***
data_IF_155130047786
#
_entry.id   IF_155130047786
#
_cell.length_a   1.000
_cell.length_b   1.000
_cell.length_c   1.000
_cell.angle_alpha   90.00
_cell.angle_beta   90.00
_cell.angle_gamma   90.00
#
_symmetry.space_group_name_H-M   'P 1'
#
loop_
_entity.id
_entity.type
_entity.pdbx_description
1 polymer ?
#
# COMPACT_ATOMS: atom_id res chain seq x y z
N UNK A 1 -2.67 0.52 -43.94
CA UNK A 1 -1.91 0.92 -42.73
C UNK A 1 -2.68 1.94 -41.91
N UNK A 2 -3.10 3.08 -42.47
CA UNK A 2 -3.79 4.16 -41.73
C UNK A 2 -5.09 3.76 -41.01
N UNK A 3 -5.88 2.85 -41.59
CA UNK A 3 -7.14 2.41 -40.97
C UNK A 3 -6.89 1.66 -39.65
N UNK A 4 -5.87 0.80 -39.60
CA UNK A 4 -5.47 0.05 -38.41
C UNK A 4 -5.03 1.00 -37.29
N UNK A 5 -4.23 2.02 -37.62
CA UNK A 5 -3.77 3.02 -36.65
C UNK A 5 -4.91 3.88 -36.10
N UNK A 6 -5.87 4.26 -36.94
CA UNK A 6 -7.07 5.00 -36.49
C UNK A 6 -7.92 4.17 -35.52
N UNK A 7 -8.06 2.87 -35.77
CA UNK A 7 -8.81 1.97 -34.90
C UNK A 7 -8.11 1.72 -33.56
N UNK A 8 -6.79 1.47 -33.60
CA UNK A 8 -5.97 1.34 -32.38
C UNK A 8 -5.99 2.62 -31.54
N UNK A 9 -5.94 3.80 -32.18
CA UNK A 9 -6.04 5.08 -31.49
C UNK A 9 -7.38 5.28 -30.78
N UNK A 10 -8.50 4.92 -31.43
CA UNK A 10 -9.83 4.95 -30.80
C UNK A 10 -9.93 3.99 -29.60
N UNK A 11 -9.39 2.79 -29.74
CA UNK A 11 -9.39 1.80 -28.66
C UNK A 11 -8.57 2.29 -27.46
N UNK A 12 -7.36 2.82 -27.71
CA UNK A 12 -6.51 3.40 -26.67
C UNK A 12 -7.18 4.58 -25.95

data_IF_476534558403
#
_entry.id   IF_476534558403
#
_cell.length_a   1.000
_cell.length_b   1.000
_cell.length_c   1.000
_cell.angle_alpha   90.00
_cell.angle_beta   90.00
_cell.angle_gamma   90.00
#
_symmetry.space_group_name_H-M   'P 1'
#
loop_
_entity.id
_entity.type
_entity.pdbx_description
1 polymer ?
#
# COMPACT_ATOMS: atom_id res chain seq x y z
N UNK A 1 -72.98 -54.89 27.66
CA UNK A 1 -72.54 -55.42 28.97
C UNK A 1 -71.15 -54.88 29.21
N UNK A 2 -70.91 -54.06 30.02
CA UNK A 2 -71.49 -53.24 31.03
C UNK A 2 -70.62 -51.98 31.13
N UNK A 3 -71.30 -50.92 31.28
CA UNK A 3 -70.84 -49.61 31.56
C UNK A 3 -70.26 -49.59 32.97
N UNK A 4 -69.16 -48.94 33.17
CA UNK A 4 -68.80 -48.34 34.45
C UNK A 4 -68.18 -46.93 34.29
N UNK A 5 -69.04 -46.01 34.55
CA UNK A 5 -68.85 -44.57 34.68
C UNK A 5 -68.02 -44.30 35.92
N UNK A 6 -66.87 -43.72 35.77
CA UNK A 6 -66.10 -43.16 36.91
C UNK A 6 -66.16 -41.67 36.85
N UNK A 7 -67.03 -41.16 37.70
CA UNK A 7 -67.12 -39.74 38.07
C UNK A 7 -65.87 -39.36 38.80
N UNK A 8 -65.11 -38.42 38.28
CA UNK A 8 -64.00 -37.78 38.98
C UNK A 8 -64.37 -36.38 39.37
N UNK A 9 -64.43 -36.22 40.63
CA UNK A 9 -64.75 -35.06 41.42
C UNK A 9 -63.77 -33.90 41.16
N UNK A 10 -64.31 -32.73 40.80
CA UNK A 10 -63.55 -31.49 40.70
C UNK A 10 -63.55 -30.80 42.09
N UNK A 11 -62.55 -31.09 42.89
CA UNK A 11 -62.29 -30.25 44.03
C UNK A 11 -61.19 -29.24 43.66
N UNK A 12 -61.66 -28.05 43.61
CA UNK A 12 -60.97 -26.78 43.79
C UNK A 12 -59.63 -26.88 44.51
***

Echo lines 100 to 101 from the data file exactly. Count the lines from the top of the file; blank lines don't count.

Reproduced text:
C UNK A 8 -64.37 -36.38 39.37
N UNK A 9 -64.43 -36.22 40.63